When a patient takes a stress test, the cardiologist (or tech) hooks up the patient to heart monitoring equipment, and the patient walks slowly on a treadmill. Next, the treadmill’s speed increases and tilts to simulate the patient going up a small hill. During the test, the cardiologist monitors the patient’s heart rate, breathing, blood pressure, and level of tiredness.

Stress tests allow the cardiologist to diagnose coronary artery disease, determine a safe level of exercise for the patient, and diagnose a possible heart-related cause of symptoms such as chest pain, shortness of breath, or light-headedness.

stress test

Grasp 93015 — Several Codes in One

When it comes to reporting stress tests, the CPT® manual gives you the following options:

  • 93015, Cardiovascular stress test using maximal or submaximal treadmill or bicycle exercise, continuous electrocardiographic monitoring, and/or pharma­cological stress; with supervision, interpretation and report
  • 93016, … supervision only, without interpretation and report
  • 93017, … tracing only, without interpretation and report
  • 93018, … interpretation and report only.

Problem: The way that the CPT® manual lists the above codes could suggest that they work together. This interpretation isn’t correct, but the manual does not offer any extra explanation beyond the descriptor language for the codes’ appropriate usage.

Solution: You can look to an article in the January 2010 CPT® Assistant to see the close connection between the stress test codes.

According to CPT® Assistant, 93015 represents a complete cardiac stress test procedure, which includes the technical and professional components of the service — 93016, 93017, and 93018. To correctly report 93015, one cardiologist must perform all three components in a nonfacility setting like an office, clinic, or diagnostic testing center.

If the cardiologist does not perform a complete 93015, he should report just the code or codes that best represent the service he did perform (93016-93018).

Reporting stress tests in the hospital: If the cardiologist reports stress tests in a facility setting like the hospital, the facility would report the technical component (93017), and the cardiologist would report the service he performed (93016, 93018, or both).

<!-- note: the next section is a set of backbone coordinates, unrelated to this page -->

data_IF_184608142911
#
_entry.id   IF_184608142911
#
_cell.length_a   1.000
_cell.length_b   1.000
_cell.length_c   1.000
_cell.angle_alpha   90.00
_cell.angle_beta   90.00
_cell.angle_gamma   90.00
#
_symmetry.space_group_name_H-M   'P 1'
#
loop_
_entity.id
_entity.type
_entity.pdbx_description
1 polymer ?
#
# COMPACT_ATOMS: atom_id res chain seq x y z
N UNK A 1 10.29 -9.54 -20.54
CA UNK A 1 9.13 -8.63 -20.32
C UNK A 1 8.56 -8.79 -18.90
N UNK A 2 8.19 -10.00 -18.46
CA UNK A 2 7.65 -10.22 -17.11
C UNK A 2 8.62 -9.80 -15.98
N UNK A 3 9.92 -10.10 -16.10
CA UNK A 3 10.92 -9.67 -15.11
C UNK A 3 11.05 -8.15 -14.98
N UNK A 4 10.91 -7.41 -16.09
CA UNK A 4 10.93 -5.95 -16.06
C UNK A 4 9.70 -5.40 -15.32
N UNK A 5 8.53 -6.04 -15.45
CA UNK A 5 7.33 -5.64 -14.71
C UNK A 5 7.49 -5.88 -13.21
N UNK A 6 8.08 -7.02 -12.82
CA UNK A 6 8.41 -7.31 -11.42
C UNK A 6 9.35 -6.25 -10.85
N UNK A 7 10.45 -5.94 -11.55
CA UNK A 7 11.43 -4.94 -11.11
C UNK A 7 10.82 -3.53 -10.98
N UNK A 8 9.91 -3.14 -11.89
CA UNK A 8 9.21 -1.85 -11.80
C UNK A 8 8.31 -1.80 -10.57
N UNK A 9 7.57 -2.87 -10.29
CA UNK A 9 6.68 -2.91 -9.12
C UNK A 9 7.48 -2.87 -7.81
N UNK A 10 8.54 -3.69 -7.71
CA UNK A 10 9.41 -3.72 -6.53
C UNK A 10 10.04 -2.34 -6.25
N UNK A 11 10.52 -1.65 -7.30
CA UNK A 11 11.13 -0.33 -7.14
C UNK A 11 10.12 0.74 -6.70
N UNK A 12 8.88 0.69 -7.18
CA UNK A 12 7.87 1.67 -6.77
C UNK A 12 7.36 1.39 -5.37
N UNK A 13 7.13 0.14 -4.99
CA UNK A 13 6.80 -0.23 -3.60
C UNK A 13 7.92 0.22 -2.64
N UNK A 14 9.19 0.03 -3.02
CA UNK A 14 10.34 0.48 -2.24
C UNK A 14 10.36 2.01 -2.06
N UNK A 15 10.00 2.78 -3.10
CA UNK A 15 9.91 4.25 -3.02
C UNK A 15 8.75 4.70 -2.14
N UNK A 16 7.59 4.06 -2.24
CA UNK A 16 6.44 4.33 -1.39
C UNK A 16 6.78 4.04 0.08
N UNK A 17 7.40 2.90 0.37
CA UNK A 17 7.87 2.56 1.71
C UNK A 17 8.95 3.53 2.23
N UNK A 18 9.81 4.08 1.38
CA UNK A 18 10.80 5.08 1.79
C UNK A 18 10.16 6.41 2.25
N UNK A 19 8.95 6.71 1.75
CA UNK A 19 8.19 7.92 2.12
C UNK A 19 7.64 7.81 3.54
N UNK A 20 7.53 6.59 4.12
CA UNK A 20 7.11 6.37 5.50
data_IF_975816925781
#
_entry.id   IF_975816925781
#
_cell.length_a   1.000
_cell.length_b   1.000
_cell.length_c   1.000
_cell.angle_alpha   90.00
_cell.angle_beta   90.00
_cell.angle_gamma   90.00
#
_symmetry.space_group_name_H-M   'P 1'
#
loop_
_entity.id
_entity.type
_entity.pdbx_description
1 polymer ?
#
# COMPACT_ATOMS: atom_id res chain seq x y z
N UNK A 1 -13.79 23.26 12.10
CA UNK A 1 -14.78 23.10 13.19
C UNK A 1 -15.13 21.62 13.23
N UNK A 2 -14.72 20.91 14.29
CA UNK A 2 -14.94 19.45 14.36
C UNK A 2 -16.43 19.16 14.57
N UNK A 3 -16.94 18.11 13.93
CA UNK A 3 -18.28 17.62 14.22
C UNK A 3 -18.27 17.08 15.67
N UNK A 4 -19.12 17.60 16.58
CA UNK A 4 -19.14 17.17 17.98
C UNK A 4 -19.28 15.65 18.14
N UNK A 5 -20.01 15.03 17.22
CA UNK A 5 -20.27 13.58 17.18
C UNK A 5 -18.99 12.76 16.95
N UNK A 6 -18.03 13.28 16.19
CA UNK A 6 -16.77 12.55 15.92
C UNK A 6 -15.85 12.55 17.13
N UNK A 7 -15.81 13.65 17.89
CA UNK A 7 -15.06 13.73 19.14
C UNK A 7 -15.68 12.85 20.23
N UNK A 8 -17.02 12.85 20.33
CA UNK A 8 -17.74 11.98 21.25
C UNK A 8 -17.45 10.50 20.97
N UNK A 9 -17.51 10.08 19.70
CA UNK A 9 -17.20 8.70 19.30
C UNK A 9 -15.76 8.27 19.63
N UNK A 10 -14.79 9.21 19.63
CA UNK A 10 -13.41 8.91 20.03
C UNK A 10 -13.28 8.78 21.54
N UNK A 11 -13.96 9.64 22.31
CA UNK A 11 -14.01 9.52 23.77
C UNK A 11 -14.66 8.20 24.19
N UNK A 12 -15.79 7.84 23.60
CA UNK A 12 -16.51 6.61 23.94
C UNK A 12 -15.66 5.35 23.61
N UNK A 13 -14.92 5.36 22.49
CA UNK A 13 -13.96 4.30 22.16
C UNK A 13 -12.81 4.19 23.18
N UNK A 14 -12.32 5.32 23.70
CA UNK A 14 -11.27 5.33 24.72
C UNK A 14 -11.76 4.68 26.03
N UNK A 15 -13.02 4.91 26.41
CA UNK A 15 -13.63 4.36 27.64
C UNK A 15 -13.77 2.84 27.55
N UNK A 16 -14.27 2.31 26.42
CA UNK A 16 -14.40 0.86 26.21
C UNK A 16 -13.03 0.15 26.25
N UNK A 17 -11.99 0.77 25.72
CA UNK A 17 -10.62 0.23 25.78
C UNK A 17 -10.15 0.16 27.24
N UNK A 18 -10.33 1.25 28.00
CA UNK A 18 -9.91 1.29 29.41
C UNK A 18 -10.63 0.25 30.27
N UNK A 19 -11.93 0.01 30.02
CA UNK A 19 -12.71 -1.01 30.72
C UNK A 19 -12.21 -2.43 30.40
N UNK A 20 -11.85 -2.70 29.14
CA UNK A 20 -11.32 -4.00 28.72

Bonus tip: The PC/TC indicators for these codes in the Medicare Physician Fee Schedule also can help you use these codes correctly:

  • Code 93015 has indicator 4, meaning it’s a global test code that describes selected diagnostic tests where there are associated codes that indicate (a) the professional component only and (b) the technical component only.
  • Codes 93016 and 93018 have indicator 2, meaning they are professional components only. Codes 93016 and 93018 describe the physician work portion of selected diagnostic tests where there is an associated code that describes the global test.
  • Code 93017 has indicator 3, meaning it is the technical component only. Code 93017 indicates the staff and equipment costs of selected diagnostic tests where there is an associated code that describes the professional component of the diagnostic test only.

Understand the Individual Component Codes of 93015

Let’s dig deeper into each component of 93015 — 93016, 93017, and 93018 — to see what it means when a cardiologist reports these codes.

1. Code 93016 is a professional component you report for the physician’s supervision only, without the interpretation and report. Medicare’s diagnostic test supervision guidelines require this component.

Expert tip: Report 93016 only if the physician provides direct supervision of the stress test. Physicians should document they supervised in order to use this code.

2. Code 93017 represents the service’s technical component such as technicians, providing the equipment, paying for rental space, utilities, supplies, etc. You use 93017 for tracing only, without the interpretation and report.